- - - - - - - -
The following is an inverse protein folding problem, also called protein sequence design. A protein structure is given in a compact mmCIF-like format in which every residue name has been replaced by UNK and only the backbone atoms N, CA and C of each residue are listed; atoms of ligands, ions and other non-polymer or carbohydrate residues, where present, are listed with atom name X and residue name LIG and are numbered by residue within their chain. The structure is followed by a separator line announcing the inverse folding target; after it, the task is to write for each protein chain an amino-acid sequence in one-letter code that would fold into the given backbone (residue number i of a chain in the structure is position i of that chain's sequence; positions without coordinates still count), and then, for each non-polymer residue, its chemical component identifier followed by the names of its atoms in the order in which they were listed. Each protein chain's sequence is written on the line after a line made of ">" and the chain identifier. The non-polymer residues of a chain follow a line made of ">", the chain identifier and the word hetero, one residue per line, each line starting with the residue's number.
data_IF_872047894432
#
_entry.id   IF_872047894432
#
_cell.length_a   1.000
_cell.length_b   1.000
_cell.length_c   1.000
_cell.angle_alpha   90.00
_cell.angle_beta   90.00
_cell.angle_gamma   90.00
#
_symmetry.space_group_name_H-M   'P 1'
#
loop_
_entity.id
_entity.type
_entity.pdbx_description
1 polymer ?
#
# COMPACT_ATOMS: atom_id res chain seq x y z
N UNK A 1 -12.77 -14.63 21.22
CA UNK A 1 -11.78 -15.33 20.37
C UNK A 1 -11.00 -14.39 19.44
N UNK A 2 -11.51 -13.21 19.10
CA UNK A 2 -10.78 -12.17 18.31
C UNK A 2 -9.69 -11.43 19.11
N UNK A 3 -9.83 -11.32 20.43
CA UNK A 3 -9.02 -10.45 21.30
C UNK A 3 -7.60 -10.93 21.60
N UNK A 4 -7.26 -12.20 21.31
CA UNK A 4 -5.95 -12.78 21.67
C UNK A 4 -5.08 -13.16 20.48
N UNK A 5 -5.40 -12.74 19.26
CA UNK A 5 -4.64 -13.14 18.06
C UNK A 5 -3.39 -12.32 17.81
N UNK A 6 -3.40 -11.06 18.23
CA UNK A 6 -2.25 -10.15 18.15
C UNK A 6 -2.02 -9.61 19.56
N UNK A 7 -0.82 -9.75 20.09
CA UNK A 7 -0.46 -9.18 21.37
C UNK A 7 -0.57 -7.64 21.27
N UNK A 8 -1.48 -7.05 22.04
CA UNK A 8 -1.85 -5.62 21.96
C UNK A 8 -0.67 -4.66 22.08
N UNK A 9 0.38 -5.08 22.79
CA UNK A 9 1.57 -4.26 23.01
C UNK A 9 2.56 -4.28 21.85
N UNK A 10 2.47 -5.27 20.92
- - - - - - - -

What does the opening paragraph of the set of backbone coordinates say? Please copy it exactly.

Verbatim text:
The following is an inverse protein folding problem, also called protein sequence design. A protein structure is given in a compact mmCIF-like format in which every residue name has been replaced by UNK and only the backbone atoms N, CA and C of each residue are listed; atoms of ligands, ions and other non-polymer or carbohydrate residues, where present, are listed with atom name X and residue name LIG and are numbered by residue within their chain. The structure is followed by a separator line announcing the inverse folding target; after it, the task is to write for each protein chain an amino-acid sequence in one-letter code that would fold into the given backbone (residue number i of a chain in the structure is position i of that chain's sequence; positions without coordinates still count), and then, for each non-polymer residue, its chemical component identifier followed by the names of its atoms in the order in which they were listed. Each protein chain's sequence is written on the line after a line made of ">" and the chain identifier. The non-polymer residues of a chain follow a line made of ">", the chain identifier and the word hetero, one residue per line, each line starting with the residue's number.